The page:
And I hadn’t planned on putting one in. “She has one of those fire safes. I thought I’d see who owned the house maybe thirty or forty years ago, and then see if they maybe stored it there and forgot about it. Or maybe see if there were reports of stolen jewelry that looked like the bracelets.”

This idea had just taken full form.
For some reason I wanted him to know that I hadn’t planned on keeping the jewelry if I could find out who owned it.

“And a course you woulda asked our help in trying to figure that out,” he added.

“Um, yes.” I had been thinking of the
Ocean Alley Press
microfiche that was in the library. In part because I was intrigued by the idea of looking, and in part I figured the paper’s archives were a better source. Only police records from the last twenty years or so are digitized. And part of me was beginning to mull over asking George to help me look.

“Humph.
And you still think basically everything seems to be there?” He gestured to my purse and its now spilled contents.

“It looks it. If I think of something else I’ll tell you. When can I have it back?”

“We have your prints from the various times we’ve used them for elimination,” he said, and I gave him what I hoped was a charming smile. “I’ll see if the guys can check your driver’s license and credit card for prints this evening so you can have them back tomorrow. I doubt the guy looked at it, but you might wanna get a new credit card. Could take a couple more days for you to get all of it. Unless we find a suspect. Then maybe longer.”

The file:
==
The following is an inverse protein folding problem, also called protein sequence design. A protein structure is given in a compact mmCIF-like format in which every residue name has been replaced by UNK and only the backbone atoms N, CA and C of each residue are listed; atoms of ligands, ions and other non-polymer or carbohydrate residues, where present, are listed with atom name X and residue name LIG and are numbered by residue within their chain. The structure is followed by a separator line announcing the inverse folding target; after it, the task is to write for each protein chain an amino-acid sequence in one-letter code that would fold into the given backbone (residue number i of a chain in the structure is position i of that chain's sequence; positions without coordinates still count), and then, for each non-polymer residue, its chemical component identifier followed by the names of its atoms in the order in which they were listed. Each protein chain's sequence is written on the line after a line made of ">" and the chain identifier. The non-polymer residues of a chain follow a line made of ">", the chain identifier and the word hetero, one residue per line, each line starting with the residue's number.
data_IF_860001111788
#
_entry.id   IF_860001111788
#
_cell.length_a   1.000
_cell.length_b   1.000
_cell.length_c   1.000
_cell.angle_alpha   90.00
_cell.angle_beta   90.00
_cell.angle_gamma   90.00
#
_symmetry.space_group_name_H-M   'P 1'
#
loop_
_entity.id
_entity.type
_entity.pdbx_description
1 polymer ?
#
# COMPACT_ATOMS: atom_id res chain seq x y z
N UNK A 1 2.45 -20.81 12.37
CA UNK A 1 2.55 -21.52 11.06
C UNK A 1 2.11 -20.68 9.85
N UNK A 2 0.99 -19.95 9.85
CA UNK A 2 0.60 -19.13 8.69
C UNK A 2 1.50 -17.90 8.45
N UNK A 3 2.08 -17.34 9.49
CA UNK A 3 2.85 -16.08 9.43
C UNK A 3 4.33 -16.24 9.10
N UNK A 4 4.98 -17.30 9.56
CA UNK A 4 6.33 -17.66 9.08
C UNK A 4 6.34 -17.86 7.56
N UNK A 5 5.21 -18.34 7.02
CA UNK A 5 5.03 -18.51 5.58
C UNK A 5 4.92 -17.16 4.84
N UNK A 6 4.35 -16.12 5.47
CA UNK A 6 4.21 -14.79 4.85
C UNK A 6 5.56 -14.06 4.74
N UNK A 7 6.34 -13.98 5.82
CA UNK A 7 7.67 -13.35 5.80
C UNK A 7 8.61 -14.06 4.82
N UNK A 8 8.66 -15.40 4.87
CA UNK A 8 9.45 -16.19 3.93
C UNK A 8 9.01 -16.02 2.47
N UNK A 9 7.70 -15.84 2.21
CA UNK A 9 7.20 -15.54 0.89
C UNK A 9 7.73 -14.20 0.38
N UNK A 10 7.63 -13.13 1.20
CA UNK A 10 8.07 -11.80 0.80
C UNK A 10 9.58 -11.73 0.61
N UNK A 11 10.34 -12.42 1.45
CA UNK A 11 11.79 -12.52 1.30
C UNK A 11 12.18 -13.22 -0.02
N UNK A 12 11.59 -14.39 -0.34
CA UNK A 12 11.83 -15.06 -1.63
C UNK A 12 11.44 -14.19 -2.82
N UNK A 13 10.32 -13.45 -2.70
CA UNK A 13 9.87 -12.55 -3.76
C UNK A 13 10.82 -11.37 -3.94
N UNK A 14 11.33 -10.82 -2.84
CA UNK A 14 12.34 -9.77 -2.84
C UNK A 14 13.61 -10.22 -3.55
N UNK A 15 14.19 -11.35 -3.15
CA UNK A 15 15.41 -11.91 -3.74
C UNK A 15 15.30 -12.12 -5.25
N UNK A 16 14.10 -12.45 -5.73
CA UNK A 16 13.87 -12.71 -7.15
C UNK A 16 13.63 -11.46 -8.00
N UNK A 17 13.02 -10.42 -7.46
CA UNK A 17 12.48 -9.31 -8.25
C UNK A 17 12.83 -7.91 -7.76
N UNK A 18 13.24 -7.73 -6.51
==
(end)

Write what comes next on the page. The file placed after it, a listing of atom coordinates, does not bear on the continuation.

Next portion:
I did my best not to look irritated. I knew in a larger town I might not have my stuff for weeks.

“Okay.
Bottom line, I can go?” I asked.

“As long as you aren’t holding back from me.”

This is more like the Sergeant Morehouse I usually deal with. “The guy found me, remember?”

“Yep. Tell Madge hello.
And Harry.” He looked at me intently for a couple of seconds, but didn’t say anything else. However, as I got halfway down the hall he called out. “Can I see ‘em?”

For a split second I didn’t know what he was talking about, and then I realized he meant the jewelry.
“Sure, I can bring them…”

“I’ll come by in the morning.”
He said this as he answered his mobile phone, so I knew I was again dismissed.

 

RAMONA WAS IN THE SMALL waiting area, sitting in one of those hard plastic chairs that are meant for people who weigh less than one hundred fifty pounds. Which she does. She stood. “I know you weren’t hurt or anything, but I thought you might want a hug.” I’m not much of a hugger, but we did a brief one and walked out together.

“I’ll give you a ride.”
Ramona doesn’t own a car, and her regular walking keeps her very trim. I don’t weigh too much more than I should, but my steady supply of Aunt Madge’s muffins and Java Jolt pastries makes me suck in my tummy more than I used to.

She glanced at her watch.
“That would be good. I can catch the last half of my yoga class.”

“Gosh, I’m really…”

“Don’t be silly. You’d do the same for me.”

I would, but she doesn’t seem to get jammed up the way I do.

“George go back to the paper?” I asked.

“Almost as soon as you and Dana went out to the parking lot.”
We had gotten to my car and I punched the key fob to unlock the doors.

We didn’t talk as I drove. Ramona and I are very different, but we have a companionable friendship.
It isn’t like my friendship with Scoobie, who almost knows my moods before I do, but it’s nice to have a girlfriend.

BOOK: Elaine Orr - Jolie Gentil 06 - Behind the Walls